In the above video SurveillentCameraMan makes a couple of good points. He asks “well you’re not doing anything wrong are you?” and that doesn’t seem to matter to the woman. She says she’d had a “rotten day”, even though that would be caught, maybe tracked, by security cameras. Clearly, personalization of the camera makes it seem more leery.
The other point, made without tact, may resonate with street photographers, or anyone who photographs in public. The first man says: “did you know it’s illegal to come up and photograph people that don’t want to be photographed?”
In most places, it isn’t illegal to take pictures in public without permission. But that doesn’t mean people aren’t suspicious of it. There are hundreds of stories online about how public photography is being seen as a heinous act. There’s a collective fear that those with cameras could be paedophiles, perverts and terrorists – although you could be all those things sans camera.
We’ve featured a few examples of overzealous law enforcers stopping photography in public. Stretch Ledford and Carlos Miller were banned from the Metro for taking photographs; one lovely mall cop got violent with people who wouldn’t follow her orders.
There are security cameras everywhere, but worryingly, the problem comes when there’s someone holding it – either in terms of public perception or security. I find it strange that you can be monitored, almost obliviously, but you can’t photograph in a park in case you’re a paedophile, or in a business district in case you’re a terrorist.
We featured a great article about these issues addressing the “coming war on photography” and as the author says “Governments — while ever expanding their own surveillance regimes — can be extremely antagonistic to personal photography”.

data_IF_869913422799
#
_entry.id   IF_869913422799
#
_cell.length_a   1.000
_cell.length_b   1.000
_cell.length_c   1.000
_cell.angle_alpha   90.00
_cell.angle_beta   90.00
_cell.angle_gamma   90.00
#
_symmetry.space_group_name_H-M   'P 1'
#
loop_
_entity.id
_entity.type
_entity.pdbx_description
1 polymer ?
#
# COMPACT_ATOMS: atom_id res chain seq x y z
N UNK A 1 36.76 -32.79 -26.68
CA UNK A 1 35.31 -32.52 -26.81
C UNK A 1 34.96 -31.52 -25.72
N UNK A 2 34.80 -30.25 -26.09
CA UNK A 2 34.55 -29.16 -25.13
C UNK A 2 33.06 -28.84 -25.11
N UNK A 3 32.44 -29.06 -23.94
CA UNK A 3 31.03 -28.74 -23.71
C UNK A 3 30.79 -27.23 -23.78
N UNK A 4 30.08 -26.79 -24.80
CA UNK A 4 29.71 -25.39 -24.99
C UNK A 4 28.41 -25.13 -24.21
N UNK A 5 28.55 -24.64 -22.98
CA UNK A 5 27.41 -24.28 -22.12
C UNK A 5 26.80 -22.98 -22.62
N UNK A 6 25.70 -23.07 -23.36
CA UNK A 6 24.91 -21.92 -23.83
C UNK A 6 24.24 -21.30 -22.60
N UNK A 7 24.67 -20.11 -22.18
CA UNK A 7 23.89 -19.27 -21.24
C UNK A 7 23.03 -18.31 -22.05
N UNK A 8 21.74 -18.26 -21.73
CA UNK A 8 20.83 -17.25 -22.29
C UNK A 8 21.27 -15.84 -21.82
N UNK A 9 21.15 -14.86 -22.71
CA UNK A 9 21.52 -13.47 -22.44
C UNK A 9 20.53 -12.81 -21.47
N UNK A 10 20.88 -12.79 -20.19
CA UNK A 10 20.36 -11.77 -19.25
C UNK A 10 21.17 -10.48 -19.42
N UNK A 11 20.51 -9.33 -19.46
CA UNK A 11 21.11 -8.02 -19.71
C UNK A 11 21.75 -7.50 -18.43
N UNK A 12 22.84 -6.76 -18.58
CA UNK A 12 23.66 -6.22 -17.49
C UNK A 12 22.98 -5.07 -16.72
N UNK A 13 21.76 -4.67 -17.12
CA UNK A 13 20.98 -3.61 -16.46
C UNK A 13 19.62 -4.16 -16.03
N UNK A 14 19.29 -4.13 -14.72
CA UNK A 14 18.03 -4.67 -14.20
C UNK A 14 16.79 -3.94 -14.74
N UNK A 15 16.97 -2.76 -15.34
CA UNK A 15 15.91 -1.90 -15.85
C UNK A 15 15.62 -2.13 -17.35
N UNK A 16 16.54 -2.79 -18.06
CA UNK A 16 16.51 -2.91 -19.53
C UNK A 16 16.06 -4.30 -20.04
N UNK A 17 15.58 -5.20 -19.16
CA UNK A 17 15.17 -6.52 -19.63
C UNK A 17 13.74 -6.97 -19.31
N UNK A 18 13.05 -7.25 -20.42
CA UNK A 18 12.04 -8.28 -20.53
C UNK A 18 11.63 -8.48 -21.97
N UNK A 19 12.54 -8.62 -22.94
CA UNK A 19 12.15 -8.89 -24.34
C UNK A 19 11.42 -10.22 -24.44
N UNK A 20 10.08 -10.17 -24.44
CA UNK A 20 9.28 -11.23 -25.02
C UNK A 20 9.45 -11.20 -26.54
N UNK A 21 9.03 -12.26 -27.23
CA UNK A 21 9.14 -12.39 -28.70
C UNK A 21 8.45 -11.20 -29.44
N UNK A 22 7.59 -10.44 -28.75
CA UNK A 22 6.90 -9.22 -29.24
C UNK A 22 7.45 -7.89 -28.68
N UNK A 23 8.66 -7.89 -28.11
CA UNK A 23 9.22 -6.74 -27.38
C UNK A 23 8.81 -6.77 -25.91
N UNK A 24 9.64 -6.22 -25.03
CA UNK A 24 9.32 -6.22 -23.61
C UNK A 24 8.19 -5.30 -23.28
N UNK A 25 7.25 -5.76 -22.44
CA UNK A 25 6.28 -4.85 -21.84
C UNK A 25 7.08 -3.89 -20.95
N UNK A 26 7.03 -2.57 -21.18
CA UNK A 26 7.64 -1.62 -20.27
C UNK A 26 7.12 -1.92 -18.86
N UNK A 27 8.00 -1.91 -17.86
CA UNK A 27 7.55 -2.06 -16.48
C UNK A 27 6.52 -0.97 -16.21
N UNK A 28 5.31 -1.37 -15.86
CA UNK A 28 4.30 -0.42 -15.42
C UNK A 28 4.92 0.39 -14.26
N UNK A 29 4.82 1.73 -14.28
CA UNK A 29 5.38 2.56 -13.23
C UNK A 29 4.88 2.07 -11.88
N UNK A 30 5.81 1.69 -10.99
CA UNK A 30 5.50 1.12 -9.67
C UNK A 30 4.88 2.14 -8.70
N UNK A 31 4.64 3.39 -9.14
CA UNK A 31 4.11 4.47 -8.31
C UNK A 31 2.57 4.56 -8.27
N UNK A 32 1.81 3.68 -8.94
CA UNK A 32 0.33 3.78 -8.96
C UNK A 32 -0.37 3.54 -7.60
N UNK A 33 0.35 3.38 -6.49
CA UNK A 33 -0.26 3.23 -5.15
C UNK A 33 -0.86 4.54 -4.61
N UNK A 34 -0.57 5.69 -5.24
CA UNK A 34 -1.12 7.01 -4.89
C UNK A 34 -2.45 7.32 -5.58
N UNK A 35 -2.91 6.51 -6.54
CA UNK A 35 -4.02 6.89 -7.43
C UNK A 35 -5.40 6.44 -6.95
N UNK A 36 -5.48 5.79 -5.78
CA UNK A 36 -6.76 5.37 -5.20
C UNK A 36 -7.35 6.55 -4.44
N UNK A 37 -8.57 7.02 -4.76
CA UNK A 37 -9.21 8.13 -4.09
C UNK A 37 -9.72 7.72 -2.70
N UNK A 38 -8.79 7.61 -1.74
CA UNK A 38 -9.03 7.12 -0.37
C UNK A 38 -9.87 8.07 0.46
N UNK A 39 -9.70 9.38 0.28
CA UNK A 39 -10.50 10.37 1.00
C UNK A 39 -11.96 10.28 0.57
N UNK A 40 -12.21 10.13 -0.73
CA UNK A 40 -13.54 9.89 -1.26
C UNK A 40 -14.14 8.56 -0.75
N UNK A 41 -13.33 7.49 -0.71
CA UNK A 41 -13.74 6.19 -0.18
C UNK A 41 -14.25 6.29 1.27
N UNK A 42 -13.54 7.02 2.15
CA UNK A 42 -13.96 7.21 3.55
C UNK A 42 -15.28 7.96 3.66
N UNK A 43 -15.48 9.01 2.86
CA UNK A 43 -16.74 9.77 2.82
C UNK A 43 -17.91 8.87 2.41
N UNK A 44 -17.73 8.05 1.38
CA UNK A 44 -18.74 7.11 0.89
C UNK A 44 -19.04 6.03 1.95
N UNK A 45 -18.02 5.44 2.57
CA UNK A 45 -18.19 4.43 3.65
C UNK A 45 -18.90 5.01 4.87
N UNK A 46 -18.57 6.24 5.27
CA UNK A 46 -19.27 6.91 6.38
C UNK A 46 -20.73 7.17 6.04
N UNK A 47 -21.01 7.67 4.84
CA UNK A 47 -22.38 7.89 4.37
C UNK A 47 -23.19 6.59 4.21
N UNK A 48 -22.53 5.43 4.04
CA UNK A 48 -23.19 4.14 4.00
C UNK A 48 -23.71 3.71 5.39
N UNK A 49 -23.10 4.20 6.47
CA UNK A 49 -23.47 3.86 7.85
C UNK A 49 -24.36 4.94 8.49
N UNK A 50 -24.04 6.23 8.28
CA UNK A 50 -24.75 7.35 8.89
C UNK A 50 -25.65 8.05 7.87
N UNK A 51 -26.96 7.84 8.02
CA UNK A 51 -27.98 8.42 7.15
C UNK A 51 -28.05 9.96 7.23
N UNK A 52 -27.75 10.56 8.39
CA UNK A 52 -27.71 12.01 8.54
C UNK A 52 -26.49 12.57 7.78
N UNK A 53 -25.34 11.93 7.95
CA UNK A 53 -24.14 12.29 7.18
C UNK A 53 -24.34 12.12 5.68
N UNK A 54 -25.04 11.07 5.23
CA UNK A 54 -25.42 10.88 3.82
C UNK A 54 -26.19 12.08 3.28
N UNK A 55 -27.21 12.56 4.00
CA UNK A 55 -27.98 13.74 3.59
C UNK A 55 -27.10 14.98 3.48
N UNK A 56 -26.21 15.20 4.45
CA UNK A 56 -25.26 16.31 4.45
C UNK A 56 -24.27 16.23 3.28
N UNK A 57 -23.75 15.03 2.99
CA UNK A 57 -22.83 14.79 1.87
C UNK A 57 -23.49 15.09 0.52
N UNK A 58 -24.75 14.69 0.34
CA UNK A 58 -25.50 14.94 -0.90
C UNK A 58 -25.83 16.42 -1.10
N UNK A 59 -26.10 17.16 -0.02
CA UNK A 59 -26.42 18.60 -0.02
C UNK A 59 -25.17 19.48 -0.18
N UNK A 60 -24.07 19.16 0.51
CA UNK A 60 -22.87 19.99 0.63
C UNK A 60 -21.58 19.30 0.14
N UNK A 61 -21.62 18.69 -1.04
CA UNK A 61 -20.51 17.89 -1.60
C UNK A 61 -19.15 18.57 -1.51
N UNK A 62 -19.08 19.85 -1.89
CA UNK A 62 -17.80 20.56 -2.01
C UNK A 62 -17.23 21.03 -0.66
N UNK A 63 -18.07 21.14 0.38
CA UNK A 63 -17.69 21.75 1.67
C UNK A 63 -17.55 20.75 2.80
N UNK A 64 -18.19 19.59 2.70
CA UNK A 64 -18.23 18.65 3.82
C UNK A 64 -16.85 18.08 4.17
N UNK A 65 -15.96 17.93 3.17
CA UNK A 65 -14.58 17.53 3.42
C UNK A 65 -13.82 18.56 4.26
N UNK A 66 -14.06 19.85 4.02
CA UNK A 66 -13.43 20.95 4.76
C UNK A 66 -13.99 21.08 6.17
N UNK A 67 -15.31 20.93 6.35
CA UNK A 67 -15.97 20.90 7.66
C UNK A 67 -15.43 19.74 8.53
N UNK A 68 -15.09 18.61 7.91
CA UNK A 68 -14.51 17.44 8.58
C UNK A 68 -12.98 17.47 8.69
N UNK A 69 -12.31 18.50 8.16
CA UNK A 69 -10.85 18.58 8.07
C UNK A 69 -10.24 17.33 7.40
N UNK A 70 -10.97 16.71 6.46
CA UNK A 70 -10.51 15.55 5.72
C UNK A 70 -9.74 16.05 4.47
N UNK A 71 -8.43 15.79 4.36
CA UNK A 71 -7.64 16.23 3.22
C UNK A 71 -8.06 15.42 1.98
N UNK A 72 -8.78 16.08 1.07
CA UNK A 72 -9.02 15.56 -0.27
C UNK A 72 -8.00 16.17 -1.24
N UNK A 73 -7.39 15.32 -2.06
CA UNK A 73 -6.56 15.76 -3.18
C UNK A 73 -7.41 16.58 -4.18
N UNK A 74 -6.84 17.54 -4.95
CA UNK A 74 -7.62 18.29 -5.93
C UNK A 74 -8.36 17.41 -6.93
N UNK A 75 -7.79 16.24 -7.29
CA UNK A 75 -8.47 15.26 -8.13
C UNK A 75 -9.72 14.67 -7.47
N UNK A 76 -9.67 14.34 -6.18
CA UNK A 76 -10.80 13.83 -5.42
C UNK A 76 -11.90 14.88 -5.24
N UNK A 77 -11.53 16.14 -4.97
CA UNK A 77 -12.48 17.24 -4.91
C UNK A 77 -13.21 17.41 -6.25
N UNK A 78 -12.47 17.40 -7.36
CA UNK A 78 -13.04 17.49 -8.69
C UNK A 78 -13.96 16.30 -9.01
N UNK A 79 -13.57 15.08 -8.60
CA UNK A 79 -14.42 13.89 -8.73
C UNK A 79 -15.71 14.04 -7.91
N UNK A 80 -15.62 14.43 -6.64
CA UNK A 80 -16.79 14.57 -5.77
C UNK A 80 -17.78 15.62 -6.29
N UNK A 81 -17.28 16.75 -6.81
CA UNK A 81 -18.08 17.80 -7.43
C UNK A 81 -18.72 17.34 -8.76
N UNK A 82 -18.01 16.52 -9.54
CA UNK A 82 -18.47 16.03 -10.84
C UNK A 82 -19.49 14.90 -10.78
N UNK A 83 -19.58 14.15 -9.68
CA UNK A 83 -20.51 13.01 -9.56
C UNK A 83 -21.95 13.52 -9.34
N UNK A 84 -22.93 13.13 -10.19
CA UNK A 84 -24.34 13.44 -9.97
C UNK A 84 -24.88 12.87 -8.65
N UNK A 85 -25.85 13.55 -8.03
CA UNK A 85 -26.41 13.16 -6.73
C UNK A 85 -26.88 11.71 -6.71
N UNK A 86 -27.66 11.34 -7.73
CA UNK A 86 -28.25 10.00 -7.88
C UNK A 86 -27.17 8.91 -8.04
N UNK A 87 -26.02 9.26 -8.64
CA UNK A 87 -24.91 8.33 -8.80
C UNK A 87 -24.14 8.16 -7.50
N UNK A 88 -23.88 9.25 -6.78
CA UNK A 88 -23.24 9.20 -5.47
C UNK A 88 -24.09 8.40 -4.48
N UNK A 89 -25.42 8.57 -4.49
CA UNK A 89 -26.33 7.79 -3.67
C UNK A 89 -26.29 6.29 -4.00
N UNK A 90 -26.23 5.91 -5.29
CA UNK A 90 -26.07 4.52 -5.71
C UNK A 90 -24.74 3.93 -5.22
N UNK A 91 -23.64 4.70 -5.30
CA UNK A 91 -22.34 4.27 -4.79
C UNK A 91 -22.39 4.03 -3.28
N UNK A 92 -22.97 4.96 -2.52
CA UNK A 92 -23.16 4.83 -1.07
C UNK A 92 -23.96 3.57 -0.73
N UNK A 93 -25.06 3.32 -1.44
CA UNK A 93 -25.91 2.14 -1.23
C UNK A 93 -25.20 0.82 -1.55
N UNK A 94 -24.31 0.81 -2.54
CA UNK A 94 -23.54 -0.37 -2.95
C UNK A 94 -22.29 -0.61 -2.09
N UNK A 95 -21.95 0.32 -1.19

I previously mentioned Trapwire, a company using security cameras to try and deter terrorism. Apparently, documents released by Wikileaks suggest that anyone taking pictures in high-risk areas can be logged as suspected terrorists. Imagine that when the NSA and face recognition software are thrown into the mix. Do you think Garry Winogrand would be on a watch list nowadays? Do you think you should be incriminated for taking photographs in public, while being in public means that you yourself are constantly being photographed or filmed?
Of course, security cameras have been successful in doing what they are meant to do. But when they’re regularly regarded ineffective, it seems that the sheer volume is getting excessive; maybe that’s why security hardware and software is being so fervently upgraded. But with recent discrepancies in NSA conduct it’s difficult to say what data is being used and to what means – as we’ve seen, just because it’s governmental, doesn’t mean that it’s legal.
Like I said, you can look at this situation in various ways. It seems to be a complex topic met either with support for counterterrorism or derision for the sanctity of privacy and liberty. There are a lot of ethical questions I don’t think I could philosophically answer for the whole society. But personally, I don’t like the idea of being potentially incriminated by a camera, just for using a camera.